Tag: election


Timeless Stories About Immigrant Life In America

A look at hard news coverage and in-depth features.


Podcast: For Latino Voters it’s Immigration & the Economy, Not Necessarily in that Order

What’s important to Latino voters this year? A preview of the conversation coming up on Thursday, Oct. 18 at the “Unlocking the Latino Vote” town hall at The New School.


Pro-Immigrant Protesters and Hispanic Media Confront Sheriff Arpaio in Southern California

Sheriff Joe Arpaio of Maricopa County, Arizona was clearly enjoying his starring role at a series of fundraisers last week in Southern California.

The sheriff, known for his aggressive tactics against undocumented immigrants in and around Phoenix, happily chatted with reporters — even the citizen reporters that were part of a protest against him –at an event on Thursday in Anaheim, Orange County before heading to Mission Bay, San Diego, for a second fundraiser.

The self-described “toughest sheriff in the country” came to California to support an underdog sheriff´s candidate: Bill Hunt in Orange County. On Friday, he did the same for Jay La Sur in San Diego County in a move that is certain to bring the immigration issue to the fore in those races, both to be decided next year.

Watch Pilar Marrero’s video of Sheriff Arpaio’s visit to Anaheim, California.

At first, Arpaio seemed irritated by the protests that awaited him as he arrived at the event in Anaheim. But then he seemed to relish the opportunity to face the cameras in California as he often does in Arizona. “Why are they always following me? When I went to the O’Brien show and the Colbert show in New York they were there too,” he said to puzzled reporters who were asking him about his controversial law enforcement policies. (more…)

In Bolivia's Upcoming Presidential Election, Migrants Won't Just Watch From the Sidelines

By Jelena Kopanja, FI2W contributor

A 2008 campaign poster supporting President Evo Morales' changes to the Constitution - Photo: Chupacabras/Flickr

Campaign posters in Bolivia in 2008 supported President Evo Morales' changes to the Constitution. (Photo: Chupacabras/Flickr)

At Pike Pizza, a Bolivian restaurant in Arlington, Virginia, Bolivian patrons enjoy some of their country’s delicacies like salteñas, or the refreshing peach beverage, mocachinchi. These days, the conversation can often turn to why it is important to have the right to vote from abroad for Bolivia’s next president.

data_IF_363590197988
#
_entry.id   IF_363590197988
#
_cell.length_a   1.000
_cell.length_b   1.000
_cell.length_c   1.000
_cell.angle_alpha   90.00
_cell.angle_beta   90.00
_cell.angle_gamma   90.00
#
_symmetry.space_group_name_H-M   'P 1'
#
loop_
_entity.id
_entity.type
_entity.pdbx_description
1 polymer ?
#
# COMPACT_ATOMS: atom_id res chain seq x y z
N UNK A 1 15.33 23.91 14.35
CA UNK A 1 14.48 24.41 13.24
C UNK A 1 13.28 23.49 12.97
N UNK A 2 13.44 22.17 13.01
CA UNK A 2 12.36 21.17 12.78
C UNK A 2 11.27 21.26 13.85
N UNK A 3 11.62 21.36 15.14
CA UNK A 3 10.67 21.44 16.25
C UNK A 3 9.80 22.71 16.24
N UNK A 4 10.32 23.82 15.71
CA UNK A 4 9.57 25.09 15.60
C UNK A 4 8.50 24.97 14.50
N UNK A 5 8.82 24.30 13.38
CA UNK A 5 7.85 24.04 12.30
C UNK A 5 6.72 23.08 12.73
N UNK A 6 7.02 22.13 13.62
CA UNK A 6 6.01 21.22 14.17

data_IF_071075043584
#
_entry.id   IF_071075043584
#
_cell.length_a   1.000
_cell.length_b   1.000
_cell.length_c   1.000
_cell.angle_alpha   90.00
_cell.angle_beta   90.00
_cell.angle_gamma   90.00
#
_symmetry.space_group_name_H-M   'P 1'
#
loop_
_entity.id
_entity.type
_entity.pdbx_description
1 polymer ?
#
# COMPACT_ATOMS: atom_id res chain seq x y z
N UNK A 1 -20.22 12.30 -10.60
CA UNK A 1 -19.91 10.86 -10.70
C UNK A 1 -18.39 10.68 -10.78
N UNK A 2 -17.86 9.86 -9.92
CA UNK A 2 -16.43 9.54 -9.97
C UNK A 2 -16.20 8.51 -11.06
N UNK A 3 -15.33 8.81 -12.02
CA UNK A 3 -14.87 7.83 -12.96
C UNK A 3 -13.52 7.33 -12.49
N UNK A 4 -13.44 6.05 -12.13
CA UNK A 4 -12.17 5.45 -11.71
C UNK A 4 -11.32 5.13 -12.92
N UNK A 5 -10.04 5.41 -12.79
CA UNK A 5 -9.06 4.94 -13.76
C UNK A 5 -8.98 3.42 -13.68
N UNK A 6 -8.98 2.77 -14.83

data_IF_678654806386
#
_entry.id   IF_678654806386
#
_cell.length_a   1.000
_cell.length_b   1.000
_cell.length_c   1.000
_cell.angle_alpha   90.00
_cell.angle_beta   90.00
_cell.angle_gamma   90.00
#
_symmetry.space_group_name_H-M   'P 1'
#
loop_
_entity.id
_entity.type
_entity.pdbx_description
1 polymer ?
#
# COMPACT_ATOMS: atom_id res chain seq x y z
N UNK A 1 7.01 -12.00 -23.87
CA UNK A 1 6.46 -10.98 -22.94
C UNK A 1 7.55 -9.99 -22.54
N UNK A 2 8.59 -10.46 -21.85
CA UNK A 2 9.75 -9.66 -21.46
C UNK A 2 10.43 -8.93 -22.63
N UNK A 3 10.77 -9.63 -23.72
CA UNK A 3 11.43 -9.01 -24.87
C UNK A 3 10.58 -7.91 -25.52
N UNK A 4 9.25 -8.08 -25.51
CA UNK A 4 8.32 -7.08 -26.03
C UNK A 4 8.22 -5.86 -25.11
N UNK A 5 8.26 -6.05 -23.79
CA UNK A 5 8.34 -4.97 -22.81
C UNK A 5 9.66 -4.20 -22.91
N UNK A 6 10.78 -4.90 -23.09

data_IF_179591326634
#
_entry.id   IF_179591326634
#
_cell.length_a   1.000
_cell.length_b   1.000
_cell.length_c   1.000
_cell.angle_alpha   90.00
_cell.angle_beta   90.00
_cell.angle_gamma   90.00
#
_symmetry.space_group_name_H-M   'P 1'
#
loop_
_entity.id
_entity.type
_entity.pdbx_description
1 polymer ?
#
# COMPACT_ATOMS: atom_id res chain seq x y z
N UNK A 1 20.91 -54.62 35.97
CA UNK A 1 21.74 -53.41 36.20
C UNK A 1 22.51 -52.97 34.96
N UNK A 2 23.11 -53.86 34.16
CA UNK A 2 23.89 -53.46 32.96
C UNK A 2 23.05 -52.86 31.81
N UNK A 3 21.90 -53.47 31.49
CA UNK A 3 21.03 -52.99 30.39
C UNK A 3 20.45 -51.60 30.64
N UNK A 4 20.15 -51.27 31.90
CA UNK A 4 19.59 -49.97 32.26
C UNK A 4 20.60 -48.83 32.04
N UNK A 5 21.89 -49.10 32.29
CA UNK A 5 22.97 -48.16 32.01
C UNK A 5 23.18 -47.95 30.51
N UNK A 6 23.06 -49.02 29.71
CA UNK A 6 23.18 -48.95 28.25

Bolivians will go to the polls on December 6 to elect a new president. The incumbent, leftist President Evo Morales currently leads his two more conservative rivals in public opinion polls. For the first time ever, Bolivians living abroad will be able to cast their ballots in the upcoming general election.

For Bolivians living in the United States, Argentina, Brazil and Spain – the four major destinations for Bolivian migrants – the right to vote was cemented in the new constitution passed earlier this year. Rodolfo Henrich Arauz, a representative of the Bolivian National Electoral Court, sees this as a victory after almost two decades of struggle for what he considers a fundamental right.

“The Bolivian people have to participate in political, economic, social and cultural life with the country. We live outside of the country, but we belong to the country, wherever we are,” he said.


Liu Becomes First Asian Elected to Citywide Office in New York

By Ewa Kern-Jedrychowska, Polish Daily News and FI2W reporter
Liu and his son Joey during Tuesday's victory party - Photo: Ewa Kern-Jedrychowska.

Liu and his son Joey during Tuesday’s victory party. (Photo: Ewa Kern-Jedrychowska)

[* Editor’s note: This article was amended to correct election results in the last paragraph.]

John C. Liu’s victory in the race for New York City comptroller on Tuesday marks the first time an Asian American has been elected to citywide office.